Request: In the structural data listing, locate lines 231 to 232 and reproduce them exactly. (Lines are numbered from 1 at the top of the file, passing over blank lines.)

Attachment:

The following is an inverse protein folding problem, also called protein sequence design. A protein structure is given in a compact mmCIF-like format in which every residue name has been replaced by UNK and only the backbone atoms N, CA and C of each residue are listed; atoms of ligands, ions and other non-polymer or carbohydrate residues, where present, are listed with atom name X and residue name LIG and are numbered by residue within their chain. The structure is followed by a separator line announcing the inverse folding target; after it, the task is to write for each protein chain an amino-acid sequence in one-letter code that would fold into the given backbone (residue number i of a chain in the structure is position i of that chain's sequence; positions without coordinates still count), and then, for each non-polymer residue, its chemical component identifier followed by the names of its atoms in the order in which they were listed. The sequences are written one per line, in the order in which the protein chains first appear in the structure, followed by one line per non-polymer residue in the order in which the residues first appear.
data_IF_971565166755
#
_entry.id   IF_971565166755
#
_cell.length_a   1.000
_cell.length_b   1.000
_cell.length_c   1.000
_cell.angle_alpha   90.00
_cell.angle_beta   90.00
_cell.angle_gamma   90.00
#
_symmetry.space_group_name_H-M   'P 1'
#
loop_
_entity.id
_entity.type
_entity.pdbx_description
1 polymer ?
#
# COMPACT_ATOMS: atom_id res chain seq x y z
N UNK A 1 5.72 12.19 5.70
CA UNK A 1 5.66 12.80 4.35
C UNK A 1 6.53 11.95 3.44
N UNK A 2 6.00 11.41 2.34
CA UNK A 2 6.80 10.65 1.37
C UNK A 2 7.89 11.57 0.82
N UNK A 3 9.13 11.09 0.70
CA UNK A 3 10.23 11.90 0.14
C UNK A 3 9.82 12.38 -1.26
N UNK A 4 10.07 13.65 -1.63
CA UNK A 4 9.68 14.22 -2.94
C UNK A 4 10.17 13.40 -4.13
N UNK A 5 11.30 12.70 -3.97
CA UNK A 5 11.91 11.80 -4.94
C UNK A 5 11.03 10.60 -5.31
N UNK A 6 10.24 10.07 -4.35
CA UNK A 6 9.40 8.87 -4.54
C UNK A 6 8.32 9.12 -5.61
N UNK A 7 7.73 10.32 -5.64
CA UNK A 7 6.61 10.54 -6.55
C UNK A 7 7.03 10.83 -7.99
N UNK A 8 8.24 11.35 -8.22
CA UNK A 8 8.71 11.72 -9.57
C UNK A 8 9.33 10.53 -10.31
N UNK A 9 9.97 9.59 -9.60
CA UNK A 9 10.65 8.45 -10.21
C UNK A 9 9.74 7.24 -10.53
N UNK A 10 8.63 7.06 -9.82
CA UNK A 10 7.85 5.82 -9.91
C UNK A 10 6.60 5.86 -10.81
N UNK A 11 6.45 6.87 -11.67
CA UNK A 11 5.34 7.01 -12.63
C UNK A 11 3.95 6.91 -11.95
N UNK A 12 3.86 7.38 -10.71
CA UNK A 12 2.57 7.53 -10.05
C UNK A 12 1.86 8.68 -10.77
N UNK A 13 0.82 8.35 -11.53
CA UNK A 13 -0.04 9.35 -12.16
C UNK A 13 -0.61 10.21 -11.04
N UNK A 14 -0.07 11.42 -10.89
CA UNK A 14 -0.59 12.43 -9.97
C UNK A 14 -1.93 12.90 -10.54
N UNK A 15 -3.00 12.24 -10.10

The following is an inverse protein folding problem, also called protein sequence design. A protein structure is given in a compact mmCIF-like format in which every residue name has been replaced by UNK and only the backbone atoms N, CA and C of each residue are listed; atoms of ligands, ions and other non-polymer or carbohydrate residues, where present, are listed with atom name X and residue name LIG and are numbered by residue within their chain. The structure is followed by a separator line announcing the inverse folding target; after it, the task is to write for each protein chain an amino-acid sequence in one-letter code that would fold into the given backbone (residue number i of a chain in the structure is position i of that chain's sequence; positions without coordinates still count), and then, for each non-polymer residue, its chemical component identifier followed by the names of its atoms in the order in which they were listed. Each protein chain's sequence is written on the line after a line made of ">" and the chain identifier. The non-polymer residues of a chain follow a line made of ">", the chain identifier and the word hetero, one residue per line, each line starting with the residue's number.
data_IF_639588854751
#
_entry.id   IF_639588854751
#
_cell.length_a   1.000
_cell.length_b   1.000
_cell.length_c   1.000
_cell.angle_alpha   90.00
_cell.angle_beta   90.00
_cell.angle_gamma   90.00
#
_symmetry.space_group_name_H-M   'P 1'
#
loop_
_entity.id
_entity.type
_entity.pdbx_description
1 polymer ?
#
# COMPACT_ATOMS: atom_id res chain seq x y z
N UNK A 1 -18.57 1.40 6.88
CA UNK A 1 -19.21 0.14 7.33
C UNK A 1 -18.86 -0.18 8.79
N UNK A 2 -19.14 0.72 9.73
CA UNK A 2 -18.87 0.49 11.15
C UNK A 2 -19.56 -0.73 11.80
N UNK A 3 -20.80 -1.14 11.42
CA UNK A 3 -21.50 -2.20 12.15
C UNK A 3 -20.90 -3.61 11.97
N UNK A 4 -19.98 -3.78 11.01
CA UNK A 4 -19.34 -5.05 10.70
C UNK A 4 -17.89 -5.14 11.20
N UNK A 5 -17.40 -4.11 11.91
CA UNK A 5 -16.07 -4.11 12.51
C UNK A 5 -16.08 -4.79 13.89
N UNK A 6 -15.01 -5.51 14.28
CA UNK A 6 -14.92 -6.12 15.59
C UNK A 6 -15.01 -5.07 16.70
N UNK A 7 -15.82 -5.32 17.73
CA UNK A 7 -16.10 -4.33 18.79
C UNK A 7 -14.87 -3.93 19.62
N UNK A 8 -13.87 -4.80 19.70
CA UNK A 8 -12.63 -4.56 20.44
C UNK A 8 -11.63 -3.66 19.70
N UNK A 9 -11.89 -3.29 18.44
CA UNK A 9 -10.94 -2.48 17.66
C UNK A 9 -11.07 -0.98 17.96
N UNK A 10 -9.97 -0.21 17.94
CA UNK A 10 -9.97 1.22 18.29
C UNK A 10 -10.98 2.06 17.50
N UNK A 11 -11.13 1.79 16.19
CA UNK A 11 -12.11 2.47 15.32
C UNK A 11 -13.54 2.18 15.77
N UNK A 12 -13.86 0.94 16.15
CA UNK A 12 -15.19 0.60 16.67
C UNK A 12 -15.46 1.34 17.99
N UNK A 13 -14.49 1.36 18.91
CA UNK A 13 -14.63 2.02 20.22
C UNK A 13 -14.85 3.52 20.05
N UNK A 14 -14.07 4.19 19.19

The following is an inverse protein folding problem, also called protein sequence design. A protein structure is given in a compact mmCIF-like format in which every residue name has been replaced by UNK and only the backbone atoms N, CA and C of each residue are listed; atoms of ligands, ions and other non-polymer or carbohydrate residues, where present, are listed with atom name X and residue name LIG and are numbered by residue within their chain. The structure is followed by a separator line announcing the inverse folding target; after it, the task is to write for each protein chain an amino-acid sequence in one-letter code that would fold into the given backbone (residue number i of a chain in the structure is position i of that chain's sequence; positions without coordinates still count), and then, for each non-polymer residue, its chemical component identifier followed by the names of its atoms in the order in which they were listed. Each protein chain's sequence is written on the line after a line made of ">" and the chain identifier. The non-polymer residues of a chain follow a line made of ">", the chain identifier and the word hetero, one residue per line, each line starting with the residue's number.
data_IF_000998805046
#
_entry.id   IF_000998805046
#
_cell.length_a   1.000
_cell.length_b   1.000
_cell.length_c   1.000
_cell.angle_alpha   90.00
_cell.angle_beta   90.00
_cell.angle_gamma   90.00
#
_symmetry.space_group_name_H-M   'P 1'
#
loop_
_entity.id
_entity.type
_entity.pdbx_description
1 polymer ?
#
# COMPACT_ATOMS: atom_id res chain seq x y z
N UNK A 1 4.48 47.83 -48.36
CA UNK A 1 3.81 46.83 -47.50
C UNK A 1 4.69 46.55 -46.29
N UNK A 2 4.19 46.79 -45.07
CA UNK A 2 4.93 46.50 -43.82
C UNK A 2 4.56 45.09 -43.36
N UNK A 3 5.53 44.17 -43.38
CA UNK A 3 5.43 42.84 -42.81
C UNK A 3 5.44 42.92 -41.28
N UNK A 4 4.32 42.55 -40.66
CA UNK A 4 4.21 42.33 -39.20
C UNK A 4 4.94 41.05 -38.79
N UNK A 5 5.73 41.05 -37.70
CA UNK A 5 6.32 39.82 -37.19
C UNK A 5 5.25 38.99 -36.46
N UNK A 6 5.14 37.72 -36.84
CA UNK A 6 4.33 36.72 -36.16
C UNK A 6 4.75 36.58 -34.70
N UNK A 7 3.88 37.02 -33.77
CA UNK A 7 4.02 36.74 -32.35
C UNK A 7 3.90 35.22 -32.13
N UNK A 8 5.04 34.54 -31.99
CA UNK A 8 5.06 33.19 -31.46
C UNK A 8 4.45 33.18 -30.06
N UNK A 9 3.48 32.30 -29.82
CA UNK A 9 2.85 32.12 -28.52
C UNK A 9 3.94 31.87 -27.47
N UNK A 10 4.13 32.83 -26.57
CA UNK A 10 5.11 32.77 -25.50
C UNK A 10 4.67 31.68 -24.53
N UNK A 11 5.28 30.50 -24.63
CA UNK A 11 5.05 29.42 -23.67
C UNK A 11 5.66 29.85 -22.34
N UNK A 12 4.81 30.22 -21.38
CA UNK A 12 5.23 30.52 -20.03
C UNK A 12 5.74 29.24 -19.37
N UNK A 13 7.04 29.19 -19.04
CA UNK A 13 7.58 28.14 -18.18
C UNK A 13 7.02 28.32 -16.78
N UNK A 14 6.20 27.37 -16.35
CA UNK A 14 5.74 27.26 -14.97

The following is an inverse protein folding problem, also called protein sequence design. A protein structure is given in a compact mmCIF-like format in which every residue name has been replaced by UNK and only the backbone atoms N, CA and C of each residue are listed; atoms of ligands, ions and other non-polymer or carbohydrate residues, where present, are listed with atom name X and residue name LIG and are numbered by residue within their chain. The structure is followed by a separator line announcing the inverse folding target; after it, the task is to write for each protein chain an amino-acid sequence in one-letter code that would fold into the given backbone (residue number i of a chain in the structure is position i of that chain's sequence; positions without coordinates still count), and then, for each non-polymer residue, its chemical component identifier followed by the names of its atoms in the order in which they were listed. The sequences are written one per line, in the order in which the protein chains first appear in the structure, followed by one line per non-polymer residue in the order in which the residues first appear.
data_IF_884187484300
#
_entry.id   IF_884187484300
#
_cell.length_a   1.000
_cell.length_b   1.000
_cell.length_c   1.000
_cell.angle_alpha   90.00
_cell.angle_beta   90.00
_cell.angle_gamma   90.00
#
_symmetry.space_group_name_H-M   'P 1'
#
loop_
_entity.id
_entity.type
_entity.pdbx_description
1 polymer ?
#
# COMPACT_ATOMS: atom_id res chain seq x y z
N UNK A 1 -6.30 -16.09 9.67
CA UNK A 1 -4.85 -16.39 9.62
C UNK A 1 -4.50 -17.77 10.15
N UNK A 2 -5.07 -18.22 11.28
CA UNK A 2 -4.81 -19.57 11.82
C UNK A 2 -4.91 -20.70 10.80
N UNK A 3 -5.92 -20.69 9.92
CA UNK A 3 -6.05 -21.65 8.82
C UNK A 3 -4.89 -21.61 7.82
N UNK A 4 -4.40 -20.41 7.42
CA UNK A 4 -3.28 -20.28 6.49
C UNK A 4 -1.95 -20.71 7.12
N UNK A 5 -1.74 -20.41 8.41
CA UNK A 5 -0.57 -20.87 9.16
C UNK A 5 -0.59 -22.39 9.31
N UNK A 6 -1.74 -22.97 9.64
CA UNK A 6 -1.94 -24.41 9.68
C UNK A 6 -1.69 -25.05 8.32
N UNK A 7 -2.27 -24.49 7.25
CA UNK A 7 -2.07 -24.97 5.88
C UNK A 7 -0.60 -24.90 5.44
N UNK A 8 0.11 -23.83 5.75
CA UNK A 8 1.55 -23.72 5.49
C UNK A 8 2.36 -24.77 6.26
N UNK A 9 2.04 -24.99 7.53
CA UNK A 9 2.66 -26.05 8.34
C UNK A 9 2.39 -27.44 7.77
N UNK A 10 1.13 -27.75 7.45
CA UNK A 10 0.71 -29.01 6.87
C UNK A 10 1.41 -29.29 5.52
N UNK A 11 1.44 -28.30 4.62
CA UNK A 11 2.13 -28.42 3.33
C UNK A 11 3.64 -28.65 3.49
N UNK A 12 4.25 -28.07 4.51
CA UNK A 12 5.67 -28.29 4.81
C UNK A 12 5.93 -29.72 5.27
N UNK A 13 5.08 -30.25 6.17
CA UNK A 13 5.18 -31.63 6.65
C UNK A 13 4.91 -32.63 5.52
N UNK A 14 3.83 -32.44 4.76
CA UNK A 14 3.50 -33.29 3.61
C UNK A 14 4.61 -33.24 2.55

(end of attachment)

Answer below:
CA UNK A 8 1.55 -23.72 5.49
C UNK A 8 2.36 -24.77 6.26